Perhaps it was an early name the company gave to their PPV specials or something.

Who knows?

If any of you do, please let me know in the comments below.

Anyway, Fink then proceeded to run down all the participants in the dreaded 16-man “Wrestling Classic Tournament” as well as telling us that we’d also hear who had won a Rolls-Royce the WWF were giving away and see Hulk Hogan defending the title against Rowdy Roddy Piper.

Fink then sent it down to Vince McMahon.

The boss welcomed us to The Rosemont Horizon before repeating what Howard had just told us.

Vince then introduced us to Lord Alfred Hayes  and a lady whose name was apparently Susan Waitkis.

WWF The Wrestling Classic Review - Vince McMahon, Lord Alfred, and a lady called Susan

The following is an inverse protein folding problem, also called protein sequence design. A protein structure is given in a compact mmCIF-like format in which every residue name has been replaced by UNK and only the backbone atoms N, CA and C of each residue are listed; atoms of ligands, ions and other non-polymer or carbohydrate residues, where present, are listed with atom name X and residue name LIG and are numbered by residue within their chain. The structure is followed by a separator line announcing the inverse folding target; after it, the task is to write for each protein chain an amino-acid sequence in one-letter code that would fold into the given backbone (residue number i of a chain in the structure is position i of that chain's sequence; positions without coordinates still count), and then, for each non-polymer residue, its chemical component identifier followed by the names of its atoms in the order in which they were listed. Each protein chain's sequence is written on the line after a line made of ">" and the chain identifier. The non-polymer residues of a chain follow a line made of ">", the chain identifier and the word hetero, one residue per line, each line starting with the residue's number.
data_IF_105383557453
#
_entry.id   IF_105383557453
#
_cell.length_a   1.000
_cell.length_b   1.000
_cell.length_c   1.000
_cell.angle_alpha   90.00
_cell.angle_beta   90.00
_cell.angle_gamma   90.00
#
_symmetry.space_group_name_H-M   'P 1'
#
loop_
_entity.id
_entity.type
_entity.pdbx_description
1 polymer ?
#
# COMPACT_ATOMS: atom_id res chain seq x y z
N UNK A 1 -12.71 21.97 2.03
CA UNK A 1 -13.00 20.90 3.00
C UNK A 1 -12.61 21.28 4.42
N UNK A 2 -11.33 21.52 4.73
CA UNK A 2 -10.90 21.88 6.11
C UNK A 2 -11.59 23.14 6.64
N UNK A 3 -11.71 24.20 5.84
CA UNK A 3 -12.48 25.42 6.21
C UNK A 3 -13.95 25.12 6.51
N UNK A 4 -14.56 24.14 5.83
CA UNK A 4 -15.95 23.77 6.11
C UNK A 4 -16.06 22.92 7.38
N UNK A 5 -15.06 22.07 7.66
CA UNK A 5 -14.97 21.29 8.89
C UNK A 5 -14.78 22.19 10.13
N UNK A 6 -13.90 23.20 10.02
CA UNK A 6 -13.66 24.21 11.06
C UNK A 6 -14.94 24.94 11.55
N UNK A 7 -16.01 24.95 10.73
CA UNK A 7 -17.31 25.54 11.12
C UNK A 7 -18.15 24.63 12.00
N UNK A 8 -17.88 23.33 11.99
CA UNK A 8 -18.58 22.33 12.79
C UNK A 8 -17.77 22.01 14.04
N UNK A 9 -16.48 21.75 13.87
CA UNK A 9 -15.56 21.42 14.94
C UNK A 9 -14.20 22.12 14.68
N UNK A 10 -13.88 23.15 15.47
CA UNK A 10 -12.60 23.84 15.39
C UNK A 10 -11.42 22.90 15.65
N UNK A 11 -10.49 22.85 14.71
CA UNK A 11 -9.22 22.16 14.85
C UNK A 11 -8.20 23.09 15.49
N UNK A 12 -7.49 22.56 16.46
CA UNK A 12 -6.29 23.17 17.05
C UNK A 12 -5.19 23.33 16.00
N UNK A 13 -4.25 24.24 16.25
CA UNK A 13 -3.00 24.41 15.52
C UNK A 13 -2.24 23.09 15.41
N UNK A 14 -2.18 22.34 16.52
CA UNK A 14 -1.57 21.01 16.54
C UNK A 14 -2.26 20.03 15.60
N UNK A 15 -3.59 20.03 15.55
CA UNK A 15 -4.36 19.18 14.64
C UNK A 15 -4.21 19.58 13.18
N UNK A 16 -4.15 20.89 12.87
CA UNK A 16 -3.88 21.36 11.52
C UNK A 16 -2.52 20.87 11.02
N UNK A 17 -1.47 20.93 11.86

I thought she might be a celebrity I’ve never heard of, but another Google search reveals no information about her outside the context of his event.

The legendary Lord Alfred put over tonight’s tournament as the ultimate test of endurance, insisting that it was going to be more taxing than a decathlon and a marathon rolled into one. 

The mysterious lady (are you out there, Susan? Who are you?) Then used a pointer to show us the tournament brackets for tonight as Vince McMahon named the competitors.

The Luck of the Draw

Vince then sent us to highlights from earlier in the day where Mean Gene Okerlund and two random dudes in suits presided over the tournament drawing.

WWF The Wrestling Classic Review - Mr. Fuji draws a tournament slot on behalf of Don Murraco



Ricky Steamboat drew Davey Boy Smith’s name out of a bowl and that should be a good match.

Elsewhere, Elizabeth picked Macho Man Randy Savage’s opponent, and Mr. Fuji drew on behalf of The Magnificent Muraco.

A Word With The President